The coagulated PVA, which was separated from the solution, was heated and dissolved into water and the resultant solution was concentrated by steam-heating to have a concentration of about 20 %. An excess amount of methanol was added to precipitate PVA, which was dissolved into water again and re-precipitated with methanol, to give precipitates free from borates and other salts. The precipitates were dried at 105 weighed. As a result, 4.65 g of PVA was recovered. This means about 93 percent by weight of PVA was coagulated from the mixed solution of PVA and starch.
To 100 ml of an aqueous solution which contained 2 g of PVA (average degree of polymerization was 1700 and degree of saponification was 99.5.+-.1.0) was added 100 ml of a solution which was prepared by dissolving 3 g of borax into 1000 ml of sea water (contained NaCl, KCl, MgCl.sub.2 etc.). The resulting solution was stirred sufficiently, allowed to stand for 30 minutes and treated in the same manner as Example 3 to remove borates and other salts to give 1.9 g of dry PVA. This means PVA was separated in a yield of about 95 percent by weight from the PVA solution.
To 1000 ml of an aqueous solution which contained 200 ppm of PVA (average degree of polymerization was 2450) were added directly 5.6 g of aluminium sulfate and 0.4 g of borax. The resulting solution was stirred for about 30 minutes with a magnetic stirrer while the air was blown and bubbled into the solution. When the solution was then allowed to stand for about 10 hours at 20 coagulated. The coagulated PVA was filtered off with a glass filter (IG-2). The filtrate had a COD of about 20 ppm.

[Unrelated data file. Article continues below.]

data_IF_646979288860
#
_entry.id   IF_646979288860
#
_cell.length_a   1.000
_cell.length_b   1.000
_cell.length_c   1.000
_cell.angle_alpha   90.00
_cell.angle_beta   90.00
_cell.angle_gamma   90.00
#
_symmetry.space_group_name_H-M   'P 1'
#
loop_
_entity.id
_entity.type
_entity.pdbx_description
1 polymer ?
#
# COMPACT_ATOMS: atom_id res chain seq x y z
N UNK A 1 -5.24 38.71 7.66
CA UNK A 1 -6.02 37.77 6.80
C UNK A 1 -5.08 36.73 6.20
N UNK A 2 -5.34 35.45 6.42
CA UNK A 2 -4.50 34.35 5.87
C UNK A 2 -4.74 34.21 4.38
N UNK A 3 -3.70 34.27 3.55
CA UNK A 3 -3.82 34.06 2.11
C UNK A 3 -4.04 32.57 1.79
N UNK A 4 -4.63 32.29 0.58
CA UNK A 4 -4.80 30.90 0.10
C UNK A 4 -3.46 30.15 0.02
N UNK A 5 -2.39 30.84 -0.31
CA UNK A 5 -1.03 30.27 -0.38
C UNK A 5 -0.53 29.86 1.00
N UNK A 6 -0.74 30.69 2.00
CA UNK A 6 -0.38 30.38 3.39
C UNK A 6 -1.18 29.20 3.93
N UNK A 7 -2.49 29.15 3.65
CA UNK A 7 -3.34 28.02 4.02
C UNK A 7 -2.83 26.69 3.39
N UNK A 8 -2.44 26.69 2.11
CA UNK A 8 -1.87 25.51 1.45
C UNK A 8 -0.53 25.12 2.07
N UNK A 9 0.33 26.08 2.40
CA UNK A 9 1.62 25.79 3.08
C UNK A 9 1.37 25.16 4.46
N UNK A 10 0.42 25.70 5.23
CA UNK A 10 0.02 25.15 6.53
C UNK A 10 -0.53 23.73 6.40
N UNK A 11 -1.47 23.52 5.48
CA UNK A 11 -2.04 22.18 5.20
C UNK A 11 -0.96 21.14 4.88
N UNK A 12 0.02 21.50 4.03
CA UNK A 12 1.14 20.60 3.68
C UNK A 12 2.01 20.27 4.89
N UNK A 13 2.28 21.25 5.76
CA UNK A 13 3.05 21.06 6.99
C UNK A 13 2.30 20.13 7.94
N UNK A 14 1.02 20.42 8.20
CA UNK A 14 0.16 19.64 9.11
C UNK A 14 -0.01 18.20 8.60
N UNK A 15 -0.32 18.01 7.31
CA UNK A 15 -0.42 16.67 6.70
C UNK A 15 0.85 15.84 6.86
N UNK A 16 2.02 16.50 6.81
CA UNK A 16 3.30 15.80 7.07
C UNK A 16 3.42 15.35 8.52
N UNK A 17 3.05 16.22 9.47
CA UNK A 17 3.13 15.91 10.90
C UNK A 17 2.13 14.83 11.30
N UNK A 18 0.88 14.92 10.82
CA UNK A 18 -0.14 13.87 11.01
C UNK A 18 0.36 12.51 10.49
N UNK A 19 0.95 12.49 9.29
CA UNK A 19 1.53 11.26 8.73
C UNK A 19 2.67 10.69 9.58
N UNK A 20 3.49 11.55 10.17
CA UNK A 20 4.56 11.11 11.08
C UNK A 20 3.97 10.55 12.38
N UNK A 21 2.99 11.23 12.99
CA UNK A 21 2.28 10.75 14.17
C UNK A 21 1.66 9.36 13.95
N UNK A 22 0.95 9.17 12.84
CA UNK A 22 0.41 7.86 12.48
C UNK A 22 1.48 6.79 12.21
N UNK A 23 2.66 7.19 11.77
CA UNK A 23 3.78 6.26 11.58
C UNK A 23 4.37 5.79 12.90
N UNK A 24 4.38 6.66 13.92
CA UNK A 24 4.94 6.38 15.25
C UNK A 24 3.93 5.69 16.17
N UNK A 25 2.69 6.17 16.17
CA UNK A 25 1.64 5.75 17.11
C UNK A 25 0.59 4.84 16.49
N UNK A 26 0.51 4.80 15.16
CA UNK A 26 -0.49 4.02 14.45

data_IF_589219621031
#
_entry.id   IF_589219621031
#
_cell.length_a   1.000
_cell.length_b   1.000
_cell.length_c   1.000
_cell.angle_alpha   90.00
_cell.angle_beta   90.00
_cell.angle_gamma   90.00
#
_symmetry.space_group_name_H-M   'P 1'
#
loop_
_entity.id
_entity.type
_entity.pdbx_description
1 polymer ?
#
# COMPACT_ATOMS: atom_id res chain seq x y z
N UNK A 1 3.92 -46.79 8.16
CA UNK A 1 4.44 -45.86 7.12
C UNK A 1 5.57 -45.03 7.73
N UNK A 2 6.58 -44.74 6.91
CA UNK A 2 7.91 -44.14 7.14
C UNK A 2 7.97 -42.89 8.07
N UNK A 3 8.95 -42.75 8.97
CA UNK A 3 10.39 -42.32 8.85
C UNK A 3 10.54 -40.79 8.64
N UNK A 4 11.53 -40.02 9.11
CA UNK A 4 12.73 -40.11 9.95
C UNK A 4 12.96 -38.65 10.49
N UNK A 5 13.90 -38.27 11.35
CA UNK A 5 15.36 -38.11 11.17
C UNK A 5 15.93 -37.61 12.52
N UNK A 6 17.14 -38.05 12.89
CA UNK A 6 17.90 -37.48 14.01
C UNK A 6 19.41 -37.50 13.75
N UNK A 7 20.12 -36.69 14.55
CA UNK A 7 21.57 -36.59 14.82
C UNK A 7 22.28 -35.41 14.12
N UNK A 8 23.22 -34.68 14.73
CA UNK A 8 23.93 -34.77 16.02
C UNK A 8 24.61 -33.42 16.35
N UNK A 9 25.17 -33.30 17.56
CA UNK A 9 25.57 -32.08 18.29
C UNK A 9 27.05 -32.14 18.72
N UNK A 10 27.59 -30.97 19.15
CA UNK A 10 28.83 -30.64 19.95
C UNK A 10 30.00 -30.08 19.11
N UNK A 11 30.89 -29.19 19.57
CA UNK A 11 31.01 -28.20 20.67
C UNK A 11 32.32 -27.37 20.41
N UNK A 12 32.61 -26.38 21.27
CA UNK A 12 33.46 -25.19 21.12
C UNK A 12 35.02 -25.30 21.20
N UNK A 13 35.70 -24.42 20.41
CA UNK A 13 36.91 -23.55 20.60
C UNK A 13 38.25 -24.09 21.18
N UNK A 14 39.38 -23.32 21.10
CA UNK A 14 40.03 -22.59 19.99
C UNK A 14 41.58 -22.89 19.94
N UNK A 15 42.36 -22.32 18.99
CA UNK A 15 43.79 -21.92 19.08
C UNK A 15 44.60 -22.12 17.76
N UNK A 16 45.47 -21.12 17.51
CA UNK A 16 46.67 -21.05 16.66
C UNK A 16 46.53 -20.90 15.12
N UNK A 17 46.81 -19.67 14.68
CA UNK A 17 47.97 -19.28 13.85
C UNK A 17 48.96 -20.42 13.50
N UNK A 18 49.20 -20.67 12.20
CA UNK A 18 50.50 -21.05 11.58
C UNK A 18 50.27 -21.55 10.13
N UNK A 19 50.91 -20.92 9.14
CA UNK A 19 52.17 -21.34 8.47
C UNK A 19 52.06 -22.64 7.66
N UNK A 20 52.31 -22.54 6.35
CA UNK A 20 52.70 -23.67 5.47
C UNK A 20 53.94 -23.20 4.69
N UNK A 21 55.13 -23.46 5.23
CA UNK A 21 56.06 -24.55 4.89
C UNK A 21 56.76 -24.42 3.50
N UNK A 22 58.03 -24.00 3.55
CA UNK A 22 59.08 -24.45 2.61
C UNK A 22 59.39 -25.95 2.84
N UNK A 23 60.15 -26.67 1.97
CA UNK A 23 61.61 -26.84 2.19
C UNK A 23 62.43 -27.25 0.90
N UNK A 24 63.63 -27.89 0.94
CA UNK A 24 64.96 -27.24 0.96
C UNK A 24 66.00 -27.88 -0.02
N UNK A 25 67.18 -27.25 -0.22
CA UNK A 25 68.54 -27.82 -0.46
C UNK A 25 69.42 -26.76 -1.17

In this example a process was conducted in which PVA was continuously precipitated. The apparatus shown in FIG. 3 was used in this example.
An aqueous solution which contained 15800 ppm of PVA (average degree of polymerization was 1700 and degree of saponification was 98.5 .+-. 1.0) was charged continuously into an mixing vessel of hopper type in a rate of 50 liter per minute. Powdery mixture of anhydrous sodium sulfate and borax (the ratio of anhydrous sodium sulfate to borax was 15 to 1) was added to the solution in the vessel in a rate of 500 g per minute and they were uniformly mixed.
Immediately after the mixing, the mixed solution was charged into a stirring vessel. The stirring vessel was 900 mm in diameter, 1100 mm in height, and provided with a stirrer at the central position and four obstructing plates at the symmetrical position on the wall. These were substantially the same as shown in FIG. 2, except that six knives 3 were fixed to both upside and underside of each of blades 2.
The mixed solution was introduced into the stirring vessel from an inlet provided on the lower part near to the bottom of the vessel and overflowed from an outlet provided at a height of 700 mm from the bottom of the vessel. While the solution was being passed through the vessel, the stirrer was rotated at a rate of 1500 r.p.m. and thus the solution was vigorously stirred. As a result, the solution was maintained in the state that the solution held a number of foams of the air and PVA was crushed by the stirrer into particles of about 1 mm in particle size, which were discharged from the vessel in the state of a suspension. PVA particles thus obtained were dehydrated, dried and recovered continuously in the form of particles of 2 mm in particle size.